- 15 Jun 21
La Fleur Du Mal
Hurricanes are never a good thing, especially around Florida, and the one that The Garden opens in the aftermath of would appear to have been particularly unpleasant. It should serve as a warning to Perry’s characters that nature doesn’t give a fig about man’s plans and oft seems to be dead set against them, conspiring to thwart us at every turn, but it doesn’t.
Perry is an Associate Professor of Creative Writing out in UCD, has won various prizes for his widely published poetry, and, in partnership with Karen Gillece under the pen name Karen Perry, has been responsible for several novels including the Sunday Times bestselling psychological cuckoo’s egg, Girl Unknown. Though such classifications are really only useful for finding things in a bookshop, you might say that The Garden veers more over to the literary side of the aisle than the thriller shelves.
Swallow, an Irish drifter who just happens to not be drifting while this story takes place, foremans for Blanchard on his orchid farm, which has been decimated by the hurricane in paragraph one. In order to try and get his business back on the right side of the ledger, Blanchard has hired Romeo, an orchidaceae wizard who the boss man pins his hopes on. Swallow isn’t so sure. The first line of the novel has him thinking, “When I first saw Romeo, I thought, here comes trouble.” And he turns out to be right.
Or at least partly right, the trouble mostly stems – yes – from Blanchard himself, a man driven by greed in his quest for the ghost orchid – the flower he assumes will solve all their problems. “For Blanchard the ghost meant survival,” Swallow muses in the centre of the novel. This isn’t the first time a ghost orchid – or Dendrophylax lindenii if you’ve painted yourself into a particularly tricky scrabble corner – has propped up a worthwhile book. Based on her own article for The New Yorker, Susan Orlean wrote 1998’s The Orchid Thief about Floridian plant enthusiast John Edward Laroche who fell afoul of the law despite his defence which pointed to a law loophole that, supposedly, allowed the Seminole native Americans to purloin endangered species of fauna from the local swamps.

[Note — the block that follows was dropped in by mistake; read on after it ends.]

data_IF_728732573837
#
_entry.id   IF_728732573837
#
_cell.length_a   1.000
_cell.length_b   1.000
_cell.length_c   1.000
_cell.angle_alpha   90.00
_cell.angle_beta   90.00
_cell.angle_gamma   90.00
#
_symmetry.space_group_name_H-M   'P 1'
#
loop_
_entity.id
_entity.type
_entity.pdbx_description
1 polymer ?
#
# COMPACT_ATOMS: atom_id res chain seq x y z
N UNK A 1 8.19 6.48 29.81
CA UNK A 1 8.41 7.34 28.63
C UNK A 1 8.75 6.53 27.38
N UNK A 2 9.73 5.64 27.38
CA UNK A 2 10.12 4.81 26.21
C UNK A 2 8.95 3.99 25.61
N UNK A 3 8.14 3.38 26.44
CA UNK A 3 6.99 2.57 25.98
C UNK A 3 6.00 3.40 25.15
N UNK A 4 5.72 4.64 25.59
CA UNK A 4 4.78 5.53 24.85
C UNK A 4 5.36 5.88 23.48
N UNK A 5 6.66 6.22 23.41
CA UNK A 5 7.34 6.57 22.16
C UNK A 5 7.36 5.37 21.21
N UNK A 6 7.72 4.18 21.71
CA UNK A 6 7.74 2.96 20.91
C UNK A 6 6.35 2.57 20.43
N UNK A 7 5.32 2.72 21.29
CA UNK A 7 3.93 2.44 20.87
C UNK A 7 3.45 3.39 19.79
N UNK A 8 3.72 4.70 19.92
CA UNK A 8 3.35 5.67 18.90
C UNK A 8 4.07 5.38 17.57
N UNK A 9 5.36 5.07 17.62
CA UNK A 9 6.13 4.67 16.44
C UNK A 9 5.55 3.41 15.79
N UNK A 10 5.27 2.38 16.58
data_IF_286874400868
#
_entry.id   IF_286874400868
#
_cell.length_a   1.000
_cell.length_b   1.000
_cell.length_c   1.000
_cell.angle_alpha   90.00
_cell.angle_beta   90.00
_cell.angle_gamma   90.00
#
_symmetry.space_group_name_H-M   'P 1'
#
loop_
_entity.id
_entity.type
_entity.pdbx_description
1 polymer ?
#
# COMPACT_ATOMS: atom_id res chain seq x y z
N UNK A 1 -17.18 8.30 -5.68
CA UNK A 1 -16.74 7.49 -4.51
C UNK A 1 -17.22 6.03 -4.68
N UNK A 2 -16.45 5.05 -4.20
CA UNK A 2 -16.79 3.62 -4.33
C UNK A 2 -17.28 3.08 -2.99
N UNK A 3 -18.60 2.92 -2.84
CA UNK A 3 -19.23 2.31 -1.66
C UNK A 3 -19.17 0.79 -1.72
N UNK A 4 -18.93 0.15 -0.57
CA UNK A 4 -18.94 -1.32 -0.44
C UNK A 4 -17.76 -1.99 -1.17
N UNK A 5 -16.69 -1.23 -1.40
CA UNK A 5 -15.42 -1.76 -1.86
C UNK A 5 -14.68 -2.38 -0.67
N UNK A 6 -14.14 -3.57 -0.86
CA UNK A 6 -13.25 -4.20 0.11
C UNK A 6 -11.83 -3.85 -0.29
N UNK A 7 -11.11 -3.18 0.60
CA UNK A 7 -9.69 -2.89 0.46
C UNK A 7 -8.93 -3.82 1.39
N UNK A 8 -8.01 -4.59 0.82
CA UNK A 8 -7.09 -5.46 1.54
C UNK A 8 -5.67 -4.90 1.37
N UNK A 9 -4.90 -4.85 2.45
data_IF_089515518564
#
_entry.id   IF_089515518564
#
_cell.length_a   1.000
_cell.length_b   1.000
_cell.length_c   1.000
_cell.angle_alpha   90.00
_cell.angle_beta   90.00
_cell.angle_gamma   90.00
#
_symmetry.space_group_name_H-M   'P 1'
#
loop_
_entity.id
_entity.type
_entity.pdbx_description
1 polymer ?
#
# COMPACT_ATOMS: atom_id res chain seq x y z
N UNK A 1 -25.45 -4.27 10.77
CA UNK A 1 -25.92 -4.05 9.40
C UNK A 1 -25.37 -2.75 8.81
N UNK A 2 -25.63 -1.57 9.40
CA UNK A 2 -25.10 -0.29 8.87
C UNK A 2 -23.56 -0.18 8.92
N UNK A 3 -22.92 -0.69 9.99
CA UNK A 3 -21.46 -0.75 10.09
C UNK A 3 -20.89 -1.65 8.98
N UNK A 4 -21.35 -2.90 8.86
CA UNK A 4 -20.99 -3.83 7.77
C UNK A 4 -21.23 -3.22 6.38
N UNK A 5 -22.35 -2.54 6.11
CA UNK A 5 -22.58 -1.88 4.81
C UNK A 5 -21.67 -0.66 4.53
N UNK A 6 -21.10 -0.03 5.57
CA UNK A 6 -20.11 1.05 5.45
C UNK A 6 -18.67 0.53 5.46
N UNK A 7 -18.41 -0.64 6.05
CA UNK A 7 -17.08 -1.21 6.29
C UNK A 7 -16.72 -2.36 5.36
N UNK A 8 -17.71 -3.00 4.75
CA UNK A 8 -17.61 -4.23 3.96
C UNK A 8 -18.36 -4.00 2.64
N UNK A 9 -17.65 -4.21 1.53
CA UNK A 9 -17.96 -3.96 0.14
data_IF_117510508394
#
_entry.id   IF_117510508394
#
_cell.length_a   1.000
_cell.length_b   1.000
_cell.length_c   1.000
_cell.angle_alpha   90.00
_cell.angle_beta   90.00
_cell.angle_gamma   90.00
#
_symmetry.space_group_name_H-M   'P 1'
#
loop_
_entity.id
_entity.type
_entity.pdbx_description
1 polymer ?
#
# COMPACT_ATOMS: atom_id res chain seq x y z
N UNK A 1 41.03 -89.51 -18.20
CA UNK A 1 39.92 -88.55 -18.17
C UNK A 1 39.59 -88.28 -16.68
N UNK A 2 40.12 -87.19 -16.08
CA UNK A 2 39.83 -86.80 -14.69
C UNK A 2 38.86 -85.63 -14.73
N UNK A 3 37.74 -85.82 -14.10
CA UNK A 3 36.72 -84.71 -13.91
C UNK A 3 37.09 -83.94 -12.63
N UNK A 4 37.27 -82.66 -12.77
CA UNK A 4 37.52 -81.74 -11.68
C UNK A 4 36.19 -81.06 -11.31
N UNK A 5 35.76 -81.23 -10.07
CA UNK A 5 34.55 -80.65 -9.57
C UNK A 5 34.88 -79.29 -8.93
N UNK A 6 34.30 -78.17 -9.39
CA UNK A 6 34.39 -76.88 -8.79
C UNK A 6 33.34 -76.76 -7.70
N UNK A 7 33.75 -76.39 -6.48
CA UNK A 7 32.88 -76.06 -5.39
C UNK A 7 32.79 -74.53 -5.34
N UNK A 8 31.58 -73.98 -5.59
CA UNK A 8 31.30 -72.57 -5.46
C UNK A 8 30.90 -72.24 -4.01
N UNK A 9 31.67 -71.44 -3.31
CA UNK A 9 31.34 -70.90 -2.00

Now, I couldn’t tell you if Perry has even heard of, never mind read, that book, although the Seminoles also feature here and they lead the main characters into the swamp in search of said rare flower. Orlean’s book was part of the inspiration behind Spike Jonze’s 2002 movie Adaptation but that’s a different whack-a-doodle story altogether. Anyhow, I’m not insinuating anything or in any way trying to take away from Perry’s achievement here, a man who actually worked on an orchid farm in Florida and had a brother sign up for the military, just as Swallow did.
Blanchard and Swallow come to an agreement with the head of the Seminole tribe and, after one failed trip, they head – Conrad style - into the dark and dangerous Fakahatchee swamp, led by the chief’s nephew Logan, “a psycho” according to Romeo. The swamp comes alive under Perry’s pen, “I knew we were walking on the watery graves of hundreds, if not thousands, of missing persons: men, women, slaves and convicts. The water was made of sunlight and blood.” You can feel the clammy heat on the back of your neck. “The murky water lapped against my chest… who knew what beasts swam beneath the water’s flimsy surface?”
One of said beasts does get involved in a very physical way but that doesn’t stop Blanchard from sending Swallow up a tree in search of “this one small thing” which he hopes “will change everything.” Does it? I don’t want to give the game away but Blanchard’s blinkered obsession means his wife Meribel strays, the same Meribel who points out that “the ghost, nothing good will come of it.” When the marital problems come to a head – literally - it is Swallow who pays the price, as no good dead ever goes unpunished.
There are echoes of Hemingway and Steinbeck – is the ghost orchid Blanchard’s big fish, or big pearl inside a big oyster? – and a whiff of Cormac McCarthy in this modern western, and Perry’s tight prose will be welcome by any admirer of those writers. That’s exalted but deserved company and, on top of that, Peckinpah would probably have considered the ending a good day’s work too. Perry’s book can be viewed as a sort of fable about the perils of man exploiting nature, but it’s also a properly well-spun yarn that stays with you long after you’ve turned the last page.